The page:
Although I consider my own personal background more tied to Franco-Albertan, Franco–Prairien and Pan-Franco-Canadian culture than what I consider it tied to Ontarois (or Franco-Ontarien) culture, the longer I live in Ontario, and the longer I see and hear Ontarois in my everyday life, the more perplexed I become by this question.
On top of it all, I happen to live in one of the least Francophone regions of Toronto, yet I hear French in my neighbourhood more often than you’d think.
This lack of awareness of Francophone Ontario’s existence (versus an extravagantly large amount of attention accorded to a much “smaller” Acadia) is a real head-scratcher. One would think Ontario would find itself on near-equal footing with Acadia, in terms of attention from elsewhere in Canada or abroad (Don’t misunderstand what I’m saying… Acadia is certainly unique in many important ways, and does deserve every bit of attention it gets… But one would also think that Ontarois culture and Francophone Ontario should be right up there too).
Am I missing something here?? It sure makes you think, doesn’t it? What are your thoughts?
“Tant à découvrir”… Funny how the logo plays right into this theme. Ironic isn’t it?
SERIES: FRANCOPHONE ONTARIO & ONTAROIS (6 POSTS)
- ENG – “Les Ontarois”: More than double Acadia’s population, yet they rarely get outside attention (#219)
- ENG – Celebrating 400 years of Francophone history in Ontario (#220)
- ENG – Links related to everything “Franco-Ontarian” or “Ontarois” (#221)
- ENG – Why Franco-Ontarians are not better recognized in a pan-Canadian sense, or internationally – Part 1 of 2 (#222)
- ENG – Why Franco-Ontarians are not better recognized in a pan-Canadian sense, or internationally – Part 2 of 2 (#223)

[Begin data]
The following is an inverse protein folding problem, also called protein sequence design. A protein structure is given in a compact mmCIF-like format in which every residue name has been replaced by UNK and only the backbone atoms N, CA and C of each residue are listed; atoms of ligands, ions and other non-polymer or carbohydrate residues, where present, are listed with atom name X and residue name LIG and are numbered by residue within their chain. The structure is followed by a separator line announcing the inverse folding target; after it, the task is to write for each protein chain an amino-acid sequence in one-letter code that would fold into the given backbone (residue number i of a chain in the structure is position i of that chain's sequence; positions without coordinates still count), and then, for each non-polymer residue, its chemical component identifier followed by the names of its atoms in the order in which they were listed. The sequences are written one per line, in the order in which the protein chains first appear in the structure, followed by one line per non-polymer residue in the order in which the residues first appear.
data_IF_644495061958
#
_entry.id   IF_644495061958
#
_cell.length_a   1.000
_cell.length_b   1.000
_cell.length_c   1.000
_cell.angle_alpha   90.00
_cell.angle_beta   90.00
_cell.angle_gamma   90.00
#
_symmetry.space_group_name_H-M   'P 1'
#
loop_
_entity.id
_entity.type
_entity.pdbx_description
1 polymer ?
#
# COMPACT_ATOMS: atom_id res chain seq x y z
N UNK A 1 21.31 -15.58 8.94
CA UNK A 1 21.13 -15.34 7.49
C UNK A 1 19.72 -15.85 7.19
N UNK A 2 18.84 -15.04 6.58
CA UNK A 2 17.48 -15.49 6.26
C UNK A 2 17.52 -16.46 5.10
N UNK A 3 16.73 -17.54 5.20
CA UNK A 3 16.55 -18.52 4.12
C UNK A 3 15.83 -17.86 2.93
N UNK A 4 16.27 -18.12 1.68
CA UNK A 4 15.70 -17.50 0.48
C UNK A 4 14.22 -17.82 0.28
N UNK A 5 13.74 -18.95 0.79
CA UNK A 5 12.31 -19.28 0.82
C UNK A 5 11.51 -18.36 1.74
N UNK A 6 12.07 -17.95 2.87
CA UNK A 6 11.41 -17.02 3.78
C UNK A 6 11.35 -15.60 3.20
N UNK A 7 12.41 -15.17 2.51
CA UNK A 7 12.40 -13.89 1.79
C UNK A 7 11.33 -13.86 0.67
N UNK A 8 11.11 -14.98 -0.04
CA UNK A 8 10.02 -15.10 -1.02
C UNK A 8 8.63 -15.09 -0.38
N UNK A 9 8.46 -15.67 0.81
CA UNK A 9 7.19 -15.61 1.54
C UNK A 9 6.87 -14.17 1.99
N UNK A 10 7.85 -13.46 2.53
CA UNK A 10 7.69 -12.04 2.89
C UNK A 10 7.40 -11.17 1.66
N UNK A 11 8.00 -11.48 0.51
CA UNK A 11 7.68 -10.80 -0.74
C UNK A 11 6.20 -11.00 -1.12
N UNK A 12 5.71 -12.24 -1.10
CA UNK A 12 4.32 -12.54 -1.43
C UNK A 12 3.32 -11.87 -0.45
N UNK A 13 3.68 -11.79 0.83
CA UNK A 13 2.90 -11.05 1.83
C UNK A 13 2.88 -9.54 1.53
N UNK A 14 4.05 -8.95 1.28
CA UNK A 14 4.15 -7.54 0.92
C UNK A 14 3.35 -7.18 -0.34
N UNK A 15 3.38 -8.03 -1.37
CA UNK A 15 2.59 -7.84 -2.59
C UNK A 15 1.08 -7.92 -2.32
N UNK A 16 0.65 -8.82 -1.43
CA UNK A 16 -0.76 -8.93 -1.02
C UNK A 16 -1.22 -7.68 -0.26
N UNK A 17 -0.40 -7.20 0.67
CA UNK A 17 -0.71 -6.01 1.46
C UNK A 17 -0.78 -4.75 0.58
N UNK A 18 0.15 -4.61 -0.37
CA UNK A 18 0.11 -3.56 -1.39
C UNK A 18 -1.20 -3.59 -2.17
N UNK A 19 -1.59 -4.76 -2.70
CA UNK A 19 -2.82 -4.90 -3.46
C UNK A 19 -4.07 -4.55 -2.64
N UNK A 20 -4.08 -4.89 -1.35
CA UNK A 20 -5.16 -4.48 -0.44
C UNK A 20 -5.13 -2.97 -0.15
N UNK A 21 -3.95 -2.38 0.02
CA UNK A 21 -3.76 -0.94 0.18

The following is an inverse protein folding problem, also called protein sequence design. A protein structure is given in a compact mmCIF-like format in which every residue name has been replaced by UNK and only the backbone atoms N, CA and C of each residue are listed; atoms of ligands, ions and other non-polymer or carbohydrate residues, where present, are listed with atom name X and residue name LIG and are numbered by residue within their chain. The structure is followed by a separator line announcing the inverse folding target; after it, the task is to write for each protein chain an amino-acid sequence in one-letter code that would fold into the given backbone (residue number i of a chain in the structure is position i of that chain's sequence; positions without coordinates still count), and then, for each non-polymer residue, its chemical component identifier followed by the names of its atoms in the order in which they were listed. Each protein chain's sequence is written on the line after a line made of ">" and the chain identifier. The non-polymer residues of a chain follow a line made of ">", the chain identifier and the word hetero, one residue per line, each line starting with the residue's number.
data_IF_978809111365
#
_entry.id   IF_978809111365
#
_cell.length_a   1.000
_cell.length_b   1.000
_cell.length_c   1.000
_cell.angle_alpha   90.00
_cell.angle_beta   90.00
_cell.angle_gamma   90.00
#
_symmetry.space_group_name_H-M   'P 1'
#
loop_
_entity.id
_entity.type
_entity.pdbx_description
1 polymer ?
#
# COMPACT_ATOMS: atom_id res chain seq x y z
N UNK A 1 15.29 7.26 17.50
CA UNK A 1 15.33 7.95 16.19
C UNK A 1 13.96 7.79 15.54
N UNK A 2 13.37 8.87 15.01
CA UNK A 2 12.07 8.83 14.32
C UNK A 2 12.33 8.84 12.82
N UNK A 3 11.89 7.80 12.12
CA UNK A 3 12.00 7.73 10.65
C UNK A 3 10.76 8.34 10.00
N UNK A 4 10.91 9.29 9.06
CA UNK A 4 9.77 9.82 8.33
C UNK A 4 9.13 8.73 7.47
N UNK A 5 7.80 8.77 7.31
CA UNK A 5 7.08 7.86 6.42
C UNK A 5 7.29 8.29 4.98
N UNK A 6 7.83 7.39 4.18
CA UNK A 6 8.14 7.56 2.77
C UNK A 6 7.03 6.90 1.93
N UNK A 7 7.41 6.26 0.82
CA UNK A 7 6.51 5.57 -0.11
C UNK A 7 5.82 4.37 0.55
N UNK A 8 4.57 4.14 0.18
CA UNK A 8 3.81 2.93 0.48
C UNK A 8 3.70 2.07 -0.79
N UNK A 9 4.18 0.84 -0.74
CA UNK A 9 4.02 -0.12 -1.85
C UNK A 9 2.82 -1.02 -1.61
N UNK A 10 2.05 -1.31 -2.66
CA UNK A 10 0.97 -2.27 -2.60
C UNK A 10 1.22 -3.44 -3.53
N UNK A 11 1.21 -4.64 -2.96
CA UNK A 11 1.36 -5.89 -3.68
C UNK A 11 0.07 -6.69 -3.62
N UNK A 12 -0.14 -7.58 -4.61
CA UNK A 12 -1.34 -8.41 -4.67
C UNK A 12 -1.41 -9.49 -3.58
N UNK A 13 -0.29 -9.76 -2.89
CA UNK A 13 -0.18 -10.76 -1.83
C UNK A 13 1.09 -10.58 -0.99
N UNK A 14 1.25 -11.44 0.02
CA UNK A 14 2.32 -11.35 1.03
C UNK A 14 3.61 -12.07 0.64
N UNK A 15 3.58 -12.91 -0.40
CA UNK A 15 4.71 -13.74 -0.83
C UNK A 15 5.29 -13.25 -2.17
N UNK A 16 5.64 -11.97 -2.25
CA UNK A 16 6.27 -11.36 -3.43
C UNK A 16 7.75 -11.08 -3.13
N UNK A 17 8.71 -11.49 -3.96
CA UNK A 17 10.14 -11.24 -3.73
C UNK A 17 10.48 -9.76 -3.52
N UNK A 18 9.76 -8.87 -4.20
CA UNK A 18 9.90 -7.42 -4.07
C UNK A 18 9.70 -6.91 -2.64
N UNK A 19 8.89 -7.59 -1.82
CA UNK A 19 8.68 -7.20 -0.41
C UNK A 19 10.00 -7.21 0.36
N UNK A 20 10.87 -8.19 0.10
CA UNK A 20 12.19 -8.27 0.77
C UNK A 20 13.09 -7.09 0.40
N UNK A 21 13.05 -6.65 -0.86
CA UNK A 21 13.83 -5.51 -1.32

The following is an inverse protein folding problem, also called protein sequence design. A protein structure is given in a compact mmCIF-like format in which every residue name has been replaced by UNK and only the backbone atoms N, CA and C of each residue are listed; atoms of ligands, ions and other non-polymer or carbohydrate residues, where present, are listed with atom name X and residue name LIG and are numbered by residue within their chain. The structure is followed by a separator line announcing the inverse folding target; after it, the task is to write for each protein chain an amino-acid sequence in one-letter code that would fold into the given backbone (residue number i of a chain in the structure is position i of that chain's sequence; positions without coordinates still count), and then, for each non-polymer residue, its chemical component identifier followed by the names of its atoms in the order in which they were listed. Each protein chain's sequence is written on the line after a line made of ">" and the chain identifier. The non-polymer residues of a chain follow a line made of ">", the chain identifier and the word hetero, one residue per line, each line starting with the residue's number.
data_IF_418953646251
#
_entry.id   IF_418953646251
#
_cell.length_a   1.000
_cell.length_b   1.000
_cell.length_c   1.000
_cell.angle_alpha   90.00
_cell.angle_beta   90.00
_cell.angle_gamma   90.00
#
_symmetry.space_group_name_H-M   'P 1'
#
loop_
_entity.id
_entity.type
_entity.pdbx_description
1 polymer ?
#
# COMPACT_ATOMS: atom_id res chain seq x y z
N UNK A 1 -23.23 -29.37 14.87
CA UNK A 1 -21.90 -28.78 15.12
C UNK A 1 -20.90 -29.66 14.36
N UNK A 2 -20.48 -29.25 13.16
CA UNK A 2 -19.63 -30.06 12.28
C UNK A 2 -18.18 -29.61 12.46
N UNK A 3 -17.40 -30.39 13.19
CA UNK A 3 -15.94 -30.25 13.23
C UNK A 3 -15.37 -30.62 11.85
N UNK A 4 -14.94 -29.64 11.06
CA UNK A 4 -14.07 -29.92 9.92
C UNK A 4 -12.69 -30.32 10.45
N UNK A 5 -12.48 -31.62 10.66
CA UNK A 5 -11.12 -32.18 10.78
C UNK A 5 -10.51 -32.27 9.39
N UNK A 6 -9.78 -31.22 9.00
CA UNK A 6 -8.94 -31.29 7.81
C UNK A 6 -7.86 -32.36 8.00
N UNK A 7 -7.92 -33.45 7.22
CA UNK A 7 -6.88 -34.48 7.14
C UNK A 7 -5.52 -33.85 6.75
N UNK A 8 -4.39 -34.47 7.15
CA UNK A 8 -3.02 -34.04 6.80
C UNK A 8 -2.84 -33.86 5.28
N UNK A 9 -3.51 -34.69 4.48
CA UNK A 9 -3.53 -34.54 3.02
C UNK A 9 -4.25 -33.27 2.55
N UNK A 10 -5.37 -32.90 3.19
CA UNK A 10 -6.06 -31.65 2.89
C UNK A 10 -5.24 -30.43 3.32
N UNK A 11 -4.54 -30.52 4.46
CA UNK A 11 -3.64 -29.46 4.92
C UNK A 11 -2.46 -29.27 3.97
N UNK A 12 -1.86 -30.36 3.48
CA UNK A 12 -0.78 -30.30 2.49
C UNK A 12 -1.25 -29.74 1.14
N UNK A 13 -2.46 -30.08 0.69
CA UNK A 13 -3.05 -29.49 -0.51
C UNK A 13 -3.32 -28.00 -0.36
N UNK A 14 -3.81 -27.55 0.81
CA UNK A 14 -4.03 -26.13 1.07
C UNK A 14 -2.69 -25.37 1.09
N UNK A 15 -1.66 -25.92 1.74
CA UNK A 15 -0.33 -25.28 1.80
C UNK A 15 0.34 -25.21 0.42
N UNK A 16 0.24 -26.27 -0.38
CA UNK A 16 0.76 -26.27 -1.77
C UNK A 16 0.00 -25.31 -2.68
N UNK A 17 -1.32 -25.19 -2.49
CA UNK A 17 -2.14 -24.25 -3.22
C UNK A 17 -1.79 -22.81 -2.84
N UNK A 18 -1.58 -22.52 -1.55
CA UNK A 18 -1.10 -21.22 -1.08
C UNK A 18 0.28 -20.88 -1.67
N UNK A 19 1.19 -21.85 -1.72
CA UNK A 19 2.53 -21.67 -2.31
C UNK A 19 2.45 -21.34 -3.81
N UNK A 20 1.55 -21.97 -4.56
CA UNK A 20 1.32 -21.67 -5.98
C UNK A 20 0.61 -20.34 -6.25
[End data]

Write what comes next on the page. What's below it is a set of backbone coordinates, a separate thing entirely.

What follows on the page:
Did you happen to guess the answer and cultural context for the last post?
If you missed the last post, click here to see the hilarious advertisement with half of “Dong”:
The answer to the last post is “Ding et Dong”.
Perhaps you recall I mentioned in the post on Elvis Gratton that Québec had a couple of close equivalents to Anglophone culture’s Cheech & Chong, with Elvis Gratton being one of them (the on-screen component), and Ding et Dong being the other (the stage comedy component).
Ding et Dong were a very popular comedy duo from the 1980s. But as you can see from the last post, people are still talking about Ding et Dong — to the point that we still see very regular pop-cultural references to them, such as in the advertisement which was the subject of the last post.
With time, Ding & Dong have become pillars in Québec’s cultural psyche. In this sense, they mean much more to Québécois culture than mere comedians.
Ding et Dong was a stand-up comedy duo, played by Serge Thériault and Claude Meunier. They came as an inseparable pair.
This inseparability was also the metaphor for the punchline of the jokes in the advertisement in the last post. The advertisement in the last post was from the Testicular Cancer Society, warning men to be vigilant and have regular health checks, otherwise, you may lose half of the “pair”. (In Anglophone North American culture, it could be as if the Breast Cancer Society made an advertisement stating “Thelma and ________” in order to entice women to seek regular check-ups).
As a pair, they (Thériault & Meunier, that is) spun off acts which later created some of the greatest successes in Québécois comedic and pop-culture history – most notably, the sitcom series La Petite Vie (the most successful sitcom in the history of Canadian and Québec television) and the “Les Boys” movies (again among the most successful movies in history of Canadian and Québec cinema).
I was quite young when Ding et Dong were in their hayday, but I still recall bits & pieces of their acts from when I was a child. As I grew older, many of their punch lines became part of everyday vocabulary and jokes between friends.
Claude Meunier and Serge Thériault have reunied on the odd occasion over the years, and have brought Ding et Dong back to life for special one-off shows. We may see some more of these rare stage-reunions in the coming years — and I guarantee you they will be the hottest tickets in all of Canada the moment any such show is announced!
Anyway, I’ll leave it there for now — I have to drive right now from Toronto up to Témiscamingue on the Québec-Ontario border for some work-related business (that might make for interesting post in itself). But I can already see some potential posts on the horizon relating to Les Boys, Claude Meunier, and Serge Thériault.
Have a great start to your week !